“But, mostly, I wish he’d be for something. I wish he’d rise above the petty tactical considerations that have shrunk him over the past two years. I wish he’d finally define what he stands for. A liberal populist? A Clintonian moderate? At some point, you have to choose.”
The quote above was pulled from “independent” New York Times columnist David Brooks’ latest effort. In a piece of commentary entitled “The Elevator Speech,” Brooks’ waxes nostalgically for the Obama before 2010, whereafter stymied by a do-nothing, Republican-controlled House, the administration’s agenda slowed to a virtual standstill. However, Brooks fails to recognize that this state of affairs was the albatross around Obama’s neck, referring to the post-2010 period instead as one where the POTUS’ “purpose did not survive contact with reality.”
Though I find myself frequently frustrated after a reading of Brooks’ punditry, headed into the main events of this week’s Democratic National Convention in Charlotte, NC, I was incensed. The continual reference to the first Obama administration as somehow lame duck boggles the mind, and it isn’t only independents and conservatives who are guilty of painting the President’s record in such broad strokes. The Facebook fan page “Liberals Against Obama” currently has 577 “likes” with the tag line “Take back the progressive agenda.” Postings from the group include gems such as this: “Looks like the Republicans are doing their best to scare people into voting for Obama :(” I only wish I were editorializing the sad face emoticon.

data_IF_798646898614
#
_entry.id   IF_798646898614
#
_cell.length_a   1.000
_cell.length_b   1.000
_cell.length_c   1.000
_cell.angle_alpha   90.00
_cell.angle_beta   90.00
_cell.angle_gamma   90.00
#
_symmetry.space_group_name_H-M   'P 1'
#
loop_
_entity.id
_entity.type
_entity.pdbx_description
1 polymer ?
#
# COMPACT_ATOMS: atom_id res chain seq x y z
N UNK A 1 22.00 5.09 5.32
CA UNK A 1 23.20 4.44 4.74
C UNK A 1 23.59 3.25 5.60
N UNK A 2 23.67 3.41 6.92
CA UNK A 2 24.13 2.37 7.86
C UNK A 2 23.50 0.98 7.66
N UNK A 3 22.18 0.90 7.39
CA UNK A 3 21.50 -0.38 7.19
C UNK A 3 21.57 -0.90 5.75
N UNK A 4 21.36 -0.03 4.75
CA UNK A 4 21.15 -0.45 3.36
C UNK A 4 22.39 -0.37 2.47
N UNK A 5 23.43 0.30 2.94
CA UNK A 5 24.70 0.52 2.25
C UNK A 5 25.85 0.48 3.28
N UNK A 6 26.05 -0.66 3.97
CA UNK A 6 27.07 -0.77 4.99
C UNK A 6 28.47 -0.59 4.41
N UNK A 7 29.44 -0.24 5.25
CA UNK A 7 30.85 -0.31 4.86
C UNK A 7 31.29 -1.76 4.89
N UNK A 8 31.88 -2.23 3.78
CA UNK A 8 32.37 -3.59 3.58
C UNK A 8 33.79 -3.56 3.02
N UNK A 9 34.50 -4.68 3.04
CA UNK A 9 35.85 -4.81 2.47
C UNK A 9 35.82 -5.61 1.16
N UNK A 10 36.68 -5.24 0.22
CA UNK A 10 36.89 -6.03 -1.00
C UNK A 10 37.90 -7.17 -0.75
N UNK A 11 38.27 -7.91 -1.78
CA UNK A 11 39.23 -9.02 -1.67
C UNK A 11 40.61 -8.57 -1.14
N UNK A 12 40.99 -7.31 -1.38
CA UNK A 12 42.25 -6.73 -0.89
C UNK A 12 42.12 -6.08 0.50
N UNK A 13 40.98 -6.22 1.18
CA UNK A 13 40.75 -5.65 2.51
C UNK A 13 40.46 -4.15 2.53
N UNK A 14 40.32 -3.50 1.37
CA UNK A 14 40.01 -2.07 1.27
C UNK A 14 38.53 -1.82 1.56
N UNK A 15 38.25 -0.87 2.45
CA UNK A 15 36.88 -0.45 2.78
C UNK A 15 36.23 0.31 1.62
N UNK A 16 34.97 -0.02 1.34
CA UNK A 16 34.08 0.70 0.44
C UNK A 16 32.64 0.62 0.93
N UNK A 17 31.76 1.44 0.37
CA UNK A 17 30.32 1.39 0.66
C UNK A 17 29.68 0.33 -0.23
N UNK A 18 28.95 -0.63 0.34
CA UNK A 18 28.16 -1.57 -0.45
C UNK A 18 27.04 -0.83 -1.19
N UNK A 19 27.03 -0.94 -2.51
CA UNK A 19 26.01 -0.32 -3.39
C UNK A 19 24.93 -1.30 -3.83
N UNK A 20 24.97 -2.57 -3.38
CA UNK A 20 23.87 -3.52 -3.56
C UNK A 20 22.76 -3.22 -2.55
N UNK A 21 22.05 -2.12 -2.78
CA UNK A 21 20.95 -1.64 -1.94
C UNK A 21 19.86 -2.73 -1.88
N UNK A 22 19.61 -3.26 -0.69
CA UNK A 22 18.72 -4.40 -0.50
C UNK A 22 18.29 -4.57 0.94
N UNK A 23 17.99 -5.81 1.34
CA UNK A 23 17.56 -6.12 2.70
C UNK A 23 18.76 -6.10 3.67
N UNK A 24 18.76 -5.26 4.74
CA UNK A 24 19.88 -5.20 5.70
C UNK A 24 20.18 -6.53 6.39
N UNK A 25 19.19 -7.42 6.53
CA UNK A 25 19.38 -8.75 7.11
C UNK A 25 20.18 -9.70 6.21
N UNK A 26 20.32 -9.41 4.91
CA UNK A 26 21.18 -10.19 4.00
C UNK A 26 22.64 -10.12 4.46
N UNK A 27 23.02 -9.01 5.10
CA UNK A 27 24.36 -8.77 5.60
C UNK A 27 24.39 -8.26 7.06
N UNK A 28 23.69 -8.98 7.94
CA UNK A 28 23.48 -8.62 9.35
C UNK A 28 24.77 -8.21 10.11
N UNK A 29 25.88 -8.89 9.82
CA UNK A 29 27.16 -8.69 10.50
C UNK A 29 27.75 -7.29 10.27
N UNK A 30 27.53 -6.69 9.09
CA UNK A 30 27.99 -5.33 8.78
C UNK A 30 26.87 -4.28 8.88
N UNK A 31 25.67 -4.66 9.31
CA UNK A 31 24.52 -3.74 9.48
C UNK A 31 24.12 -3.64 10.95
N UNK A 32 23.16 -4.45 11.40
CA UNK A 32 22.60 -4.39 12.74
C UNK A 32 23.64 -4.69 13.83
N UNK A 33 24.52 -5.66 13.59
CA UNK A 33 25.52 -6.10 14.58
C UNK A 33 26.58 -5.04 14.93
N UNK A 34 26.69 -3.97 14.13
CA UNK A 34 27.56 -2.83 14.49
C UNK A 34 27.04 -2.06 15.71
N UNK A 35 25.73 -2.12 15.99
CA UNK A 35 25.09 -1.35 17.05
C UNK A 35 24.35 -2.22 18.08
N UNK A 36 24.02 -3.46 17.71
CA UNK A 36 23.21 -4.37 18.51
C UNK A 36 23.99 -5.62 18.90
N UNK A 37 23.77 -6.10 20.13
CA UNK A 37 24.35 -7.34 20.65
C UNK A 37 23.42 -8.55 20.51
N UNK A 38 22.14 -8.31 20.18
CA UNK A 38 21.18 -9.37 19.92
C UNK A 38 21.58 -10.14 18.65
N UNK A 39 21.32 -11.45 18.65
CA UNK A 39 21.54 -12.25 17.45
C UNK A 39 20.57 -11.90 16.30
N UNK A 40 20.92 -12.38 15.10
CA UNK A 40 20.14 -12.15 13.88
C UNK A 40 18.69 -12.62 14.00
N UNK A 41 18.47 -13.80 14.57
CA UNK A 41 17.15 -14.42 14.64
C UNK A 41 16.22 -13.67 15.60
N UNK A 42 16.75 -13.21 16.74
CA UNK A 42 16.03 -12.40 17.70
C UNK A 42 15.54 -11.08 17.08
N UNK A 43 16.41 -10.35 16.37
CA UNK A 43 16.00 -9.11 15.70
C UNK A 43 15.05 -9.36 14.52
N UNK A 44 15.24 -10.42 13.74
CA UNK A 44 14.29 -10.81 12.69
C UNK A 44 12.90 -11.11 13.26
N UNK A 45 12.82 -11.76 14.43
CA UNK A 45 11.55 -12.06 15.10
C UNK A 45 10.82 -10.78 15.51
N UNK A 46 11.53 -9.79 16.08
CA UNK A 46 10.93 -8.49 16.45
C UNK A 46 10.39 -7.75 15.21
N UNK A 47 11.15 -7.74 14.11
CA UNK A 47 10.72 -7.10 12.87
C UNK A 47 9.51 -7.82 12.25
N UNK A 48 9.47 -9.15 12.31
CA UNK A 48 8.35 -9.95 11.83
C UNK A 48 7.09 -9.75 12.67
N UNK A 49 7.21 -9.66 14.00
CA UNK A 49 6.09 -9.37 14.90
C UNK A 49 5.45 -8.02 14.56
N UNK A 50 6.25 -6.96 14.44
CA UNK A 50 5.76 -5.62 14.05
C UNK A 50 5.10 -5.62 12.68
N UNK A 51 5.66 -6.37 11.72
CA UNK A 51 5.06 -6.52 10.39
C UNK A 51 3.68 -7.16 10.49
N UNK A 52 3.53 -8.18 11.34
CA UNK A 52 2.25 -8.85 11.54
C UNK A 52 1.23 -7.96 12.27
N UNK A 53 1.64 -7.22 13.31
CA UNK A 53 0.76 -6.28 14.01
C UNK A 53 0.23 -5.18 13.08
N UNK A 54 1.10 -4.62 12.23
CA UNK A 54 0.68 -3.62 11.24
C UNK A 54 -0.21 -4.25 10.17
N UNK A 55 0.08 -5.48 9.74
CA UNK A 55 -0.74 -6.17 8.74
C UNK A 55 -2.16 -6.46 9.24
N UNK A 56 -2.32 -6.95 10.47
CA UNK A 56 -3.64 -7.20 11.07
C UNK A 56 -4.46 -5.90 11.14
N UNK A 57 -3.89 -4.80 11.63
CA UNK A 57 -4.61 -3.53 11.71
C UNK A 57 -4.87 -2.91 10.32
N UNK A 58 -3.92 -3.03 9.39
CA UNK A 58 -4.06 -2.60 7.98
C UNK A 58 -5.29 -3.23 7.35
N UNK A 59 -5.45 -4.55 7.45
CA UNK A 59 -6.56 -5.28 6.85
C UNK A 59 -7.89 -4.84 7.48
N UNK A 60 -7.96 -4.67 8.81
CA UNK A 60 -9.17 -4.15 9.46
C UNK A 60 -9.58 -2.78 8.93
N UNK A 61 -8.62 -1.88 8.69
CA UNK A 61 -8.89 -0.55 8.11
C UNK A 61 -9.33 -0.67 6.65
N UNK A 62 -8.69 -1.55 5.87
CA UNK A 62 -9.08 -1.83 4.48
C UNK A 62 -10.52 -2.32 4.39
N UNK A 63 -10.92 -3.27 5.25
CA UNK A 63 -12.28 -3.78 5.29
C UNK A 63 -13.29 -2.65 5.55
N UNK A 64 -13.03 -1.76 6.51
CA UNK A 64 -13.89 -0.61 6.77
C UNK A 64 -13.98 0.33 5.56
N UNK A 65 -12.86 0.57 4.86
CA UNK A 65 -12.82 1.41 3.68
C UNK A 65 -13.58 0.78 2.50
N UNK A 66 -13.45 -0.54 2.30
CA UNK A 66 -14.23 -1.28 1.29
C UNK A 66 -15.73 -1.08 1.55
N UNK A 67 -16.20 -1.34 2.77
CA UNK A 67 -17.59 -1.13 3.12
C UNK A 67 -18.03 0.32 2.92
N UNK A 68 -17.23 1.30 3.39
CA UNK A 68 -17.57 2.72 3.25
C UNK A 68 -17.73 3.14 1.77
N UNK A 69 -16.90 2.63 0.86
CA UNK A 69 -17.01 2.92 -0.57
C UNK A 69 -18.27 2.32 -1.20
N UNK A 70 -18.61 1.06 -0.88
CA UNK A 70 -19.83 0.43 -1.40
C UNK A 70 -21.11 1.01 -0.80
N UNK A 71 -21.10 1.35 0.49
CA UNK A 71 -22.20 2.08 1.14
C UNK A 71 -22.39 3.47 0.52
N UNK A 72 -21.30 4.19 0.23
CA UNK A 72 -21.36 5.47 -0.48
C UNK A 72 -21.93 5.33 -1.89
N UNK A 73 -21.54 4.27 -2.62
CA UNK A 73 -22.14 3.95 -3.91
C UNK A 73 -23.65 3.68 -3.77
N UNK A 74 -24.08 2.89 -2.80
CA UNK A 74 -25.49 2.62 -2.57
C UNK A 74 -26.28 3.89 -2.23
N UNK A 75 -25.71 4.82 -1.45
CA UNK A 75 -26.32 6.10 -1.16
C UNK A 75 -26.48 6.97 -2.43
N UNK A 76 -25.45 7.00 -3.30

It’s hard to understand how Obama’s first term could constitute failure, especially viewed through the eyes of his liberal base. While it’s true that the last two years have been punctuated by debacles such as the debt ceiling debate, which ultimately saw the country’s credit rating downgraded, the left-leaning electorate’s only concern ought to have been a leader who failed to recognize that Speaker of the House John Boehner never intended to show up at the bargaining table. Yet it’s impossible not to admire Obama for the good-faith effort and for ultimately revolting against a Tea Party “compromise” that would have savaged the social safety net while doing precious little to generate revenue.
It’s tough to disagree with the impression that this week’s convention is a high-profile opportunity to reset the tone for Obama’s second term, as well as a chance to lay out a specific agenda that promises to address continuing social ills like the disintegration of the middle class. But compare this to last week’s Republican celebration which was light on specifics, high on crazy (Clint Eastwood) and factual gymnastics (the Paul Ryan speech) and created a partisan vacuum where the chosen Presidential candidate could not tout his greatest political accomplishments, seeing as they now sit too far to the left.
It is expected that the President will share his vision for job creation and revitalizing opportunities for the bottom 99 percent, while addressing other issues like immigration reform, climate change and a host of other challenges facing the country. But Obama’s address is also a ripe opportunity to do the one thing he has failed to do over the partisan screaming of the last few years: tout his MAJOR accomplishments. Interrupting the country’s financial free fall, rescuing the struggling auto industry, revamping the broken health care system in the face of dire opposition, advancing equality for GLBT citizens marked by the repeal of “Don’t Ask, Don’t Tell,” taking out public enemy #1 Osama bin Laden while displaying deft foreign policy skills in many other challenging situations and ending a pointless, costly war in the process. If this record represents failure, then sign me up for four more years of it.